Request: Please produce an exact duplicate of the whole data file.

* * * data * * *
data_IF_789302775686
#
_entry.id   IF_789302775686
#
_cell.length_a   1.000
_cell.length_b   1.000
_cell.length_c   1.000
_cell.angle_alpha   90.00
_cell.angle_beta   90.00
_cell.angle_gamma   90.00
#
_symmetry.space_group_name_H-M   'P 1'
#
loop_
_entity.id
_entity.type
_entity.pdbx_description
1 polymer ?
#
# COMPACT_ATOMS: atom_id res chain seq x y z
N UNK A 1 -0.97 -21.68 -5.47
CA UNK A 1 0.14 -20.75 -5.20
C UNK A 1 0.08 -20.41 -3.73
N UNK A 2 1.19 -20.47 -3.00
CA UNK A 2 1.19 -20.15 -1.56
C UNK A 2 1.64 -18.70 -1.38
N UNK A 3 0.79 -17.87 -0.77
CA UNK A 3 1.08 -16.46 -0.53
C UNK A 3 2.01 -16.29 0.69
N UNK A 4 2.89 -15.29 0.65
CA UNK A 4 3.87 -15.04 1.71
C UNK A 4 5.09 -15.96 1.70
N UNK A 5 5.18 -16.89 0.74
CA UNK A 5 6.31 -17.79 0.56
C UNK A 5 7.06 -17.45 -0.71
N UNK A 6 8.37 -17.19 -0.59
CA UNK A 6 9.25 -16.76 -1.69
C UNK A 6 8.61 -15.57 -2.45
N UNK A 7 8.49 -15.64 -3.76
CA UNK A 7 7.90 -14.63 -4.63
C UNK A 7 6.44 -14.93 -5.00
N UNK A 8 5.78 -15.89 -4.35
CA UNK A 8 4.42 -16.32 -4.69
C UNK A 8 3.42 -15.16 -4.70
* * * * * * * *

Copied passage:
data_IF_789302775686
#
_entry.id   IF_789302775686
#
_cell.length_a   1.000
_cell.length_b   1.000
_cell.length_c   1.000
_cell.angle_alpha   90.00
_cell.angle_beta   90.00
_cell.angle_gamma   90.00
#
_symmetry.space_group_name_H-M   'P 1'
#
loop_
_entity.id
_entity.type
_entity.pdbx_description
1 polymer ?
#
# COMPACT_ATOMS: atom_id res chain seq x y z
N UNK A 1 -0.97 -21.68 -5.47
CA UNK A 1 0.14 -20.75 -5.20
C UNK A 1 0.08 -20.41 -3.73
N UNK A 2 1.19 -20.47 -3.00
CA UNK A 2 1.19 -20.15 -1.56
C UNK A 2 1.64 -18.70 -1.38
N UNK A 3 0.79 -17.87 -0.77
CA UNK A 3 1.08 -16.46 -0.53
C UNK A 3 2.01 -16.29 0.69
N UNK A 4 2.89 -15.29 0.65
CA UNK A 4 3.87 -15.04 1.71
C UNK A 4 5.09 -15.96 1.70
N UNK A 5 5.18 -16.89 0.74
CA UNK A 5 6.31 -17.79 0.56
C UNK A 5 7.06 -17.45 -0.71
N UNK A 6 8.37 -17.19 -0.59
CA UNK A 6 9.25 -16.76 -1.69
C UNK A 6 8.61 -15.57 -2.45
N UNK A 7 8.49 -15.64 -3.76
CA UNK A 7 7.90 -14.63 -4.63
C UNK A 7 6.44 -14.93 -5.00
N UNK A 8 5.78 -15.89 -4.35
CA UNK A 8 4.42 -16.32 -4.69
C UNK A 8 3.42 -15.16 -4.70